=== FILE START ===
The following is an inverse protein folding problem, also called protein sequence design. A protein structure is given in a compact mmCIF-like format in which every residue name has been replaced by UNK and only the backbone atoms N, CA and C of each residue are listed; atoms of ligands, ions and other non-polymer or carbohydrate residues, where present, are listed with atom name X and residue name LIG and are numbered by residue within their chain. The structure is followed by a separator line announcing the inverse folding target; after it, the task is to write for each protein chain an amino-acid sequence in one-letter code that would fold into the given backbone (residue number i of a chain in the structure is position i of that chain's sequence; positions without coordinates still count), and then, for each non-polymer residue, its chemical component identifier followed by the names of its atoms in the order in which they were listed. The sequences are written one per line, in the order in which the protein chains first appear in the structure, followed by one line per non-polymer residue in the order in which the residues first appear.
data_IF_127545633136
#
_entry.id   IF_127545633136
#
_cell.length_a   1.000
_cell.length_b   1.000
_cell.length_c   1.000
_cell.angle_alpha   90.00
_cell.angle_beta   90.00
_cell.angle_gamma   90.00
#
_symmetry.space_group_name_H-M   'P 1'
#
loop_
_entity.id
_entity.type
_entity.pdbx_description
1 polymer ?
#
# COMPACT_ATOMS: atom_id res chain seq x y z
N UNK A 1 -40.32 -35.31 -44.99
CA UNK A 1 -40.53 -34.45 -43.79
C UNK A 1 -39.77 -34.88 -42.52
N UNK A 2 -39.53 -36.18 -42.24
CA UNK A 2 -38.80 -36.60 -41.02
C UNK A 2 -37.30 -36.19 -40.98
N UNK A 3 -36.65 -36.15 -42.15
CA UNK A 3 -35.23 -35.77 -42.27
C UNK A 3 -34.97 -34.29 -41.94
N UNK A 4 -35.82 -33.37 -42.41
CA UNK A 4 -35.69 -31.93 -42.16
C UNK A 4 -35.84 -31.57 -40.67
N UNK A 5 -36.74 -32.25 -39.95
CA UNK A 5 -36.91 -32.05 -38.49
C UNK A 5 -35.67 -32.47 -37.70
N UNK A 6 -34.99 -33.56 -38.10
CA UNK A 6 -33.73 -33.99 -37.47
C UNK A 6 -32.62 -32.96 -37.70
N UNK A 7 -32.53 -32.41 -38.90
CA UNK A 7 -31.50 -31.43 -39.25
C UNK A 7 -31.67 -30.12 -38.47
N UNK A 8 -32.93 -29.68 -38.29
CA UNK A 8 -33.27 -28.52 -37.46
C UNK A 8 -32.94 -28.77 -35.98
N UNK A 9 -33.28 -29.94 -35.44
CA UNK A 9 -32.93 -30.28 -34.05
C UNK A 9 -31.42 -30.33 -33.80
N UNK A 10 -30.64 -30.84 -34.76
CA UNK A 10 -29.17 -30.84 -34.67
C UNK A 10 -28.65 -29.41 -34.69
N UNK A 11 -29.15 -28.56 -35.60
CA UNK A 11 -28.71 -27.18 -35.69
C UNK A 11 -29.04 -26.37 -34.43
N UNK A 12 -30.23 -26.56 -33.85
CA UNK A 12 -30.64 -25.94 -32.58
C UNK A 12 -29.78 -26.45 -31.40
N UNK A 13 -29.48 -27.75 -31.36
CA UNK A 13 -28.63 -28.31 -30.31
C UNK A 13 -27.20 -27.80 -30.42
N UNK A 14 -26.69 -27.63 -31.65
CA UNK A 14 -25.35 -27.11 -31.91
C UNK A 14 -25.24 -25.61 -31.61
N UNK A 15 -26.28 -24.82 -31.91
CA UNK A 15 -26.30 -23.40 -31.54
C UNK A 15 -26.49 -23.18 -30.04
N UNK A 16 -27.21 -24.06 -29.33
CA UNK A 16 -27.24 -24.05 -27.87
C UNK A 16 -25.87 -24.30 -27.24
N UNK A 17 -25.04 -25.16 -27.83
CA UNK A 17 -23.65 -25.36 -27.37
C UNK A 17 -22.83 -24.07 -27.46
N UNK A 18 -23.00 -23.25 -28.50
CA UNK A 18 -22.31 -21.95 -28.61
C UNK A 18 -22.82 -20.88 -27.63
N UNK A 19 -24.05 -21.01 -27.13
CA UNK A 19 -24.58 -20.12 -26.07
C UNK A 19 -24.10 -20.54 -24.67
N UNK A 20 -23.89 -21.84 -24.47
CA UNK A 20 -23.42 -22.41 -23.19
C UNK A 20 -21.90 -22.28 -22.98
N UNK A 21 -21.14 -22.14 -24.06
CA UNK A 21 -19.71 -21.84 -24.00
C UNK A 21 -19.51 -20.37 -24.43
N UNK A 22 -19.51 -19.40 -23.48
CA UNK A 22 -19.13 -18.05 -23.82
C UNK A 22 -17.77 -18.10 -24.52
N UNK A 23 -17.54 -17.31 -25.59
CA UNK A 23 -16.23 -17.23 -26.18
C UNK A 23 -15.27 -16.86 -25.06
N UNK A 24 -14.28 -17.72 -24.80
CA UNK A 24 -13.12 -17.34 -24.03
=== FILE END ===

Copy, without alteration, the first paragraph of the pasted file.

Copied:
The following is an inverse protein folding problem, also called protein sequence design. A protein structure is given in a compact mmCIF-like format in which every residue name has been replaced by UNK and only the backbone atoms N, CA and C of each residue are listed; atoms of ligands, ions and other non-polymer or carbohydrate residues, where present, are listed with atom name X and residue name LIG and are numbered by residue within their chain. The structure is followed by a separator line announcing the inverse folding target; after it, the task is to write for each protein chain an amino-acid sequence in one-letter code that would fold into the given backbone (residue number i of a chain in the structure is position i of that chain's sequence; positions without coordinates still count), and then, for each non-polymer residue, its chemical component identifier followed by the names of its atoms in the order in which they were listed. The sequences are written one per line, in the order in which the protein chains first appear in the structure, followed by one line per non-polymer residue in the order in which the residues first appear.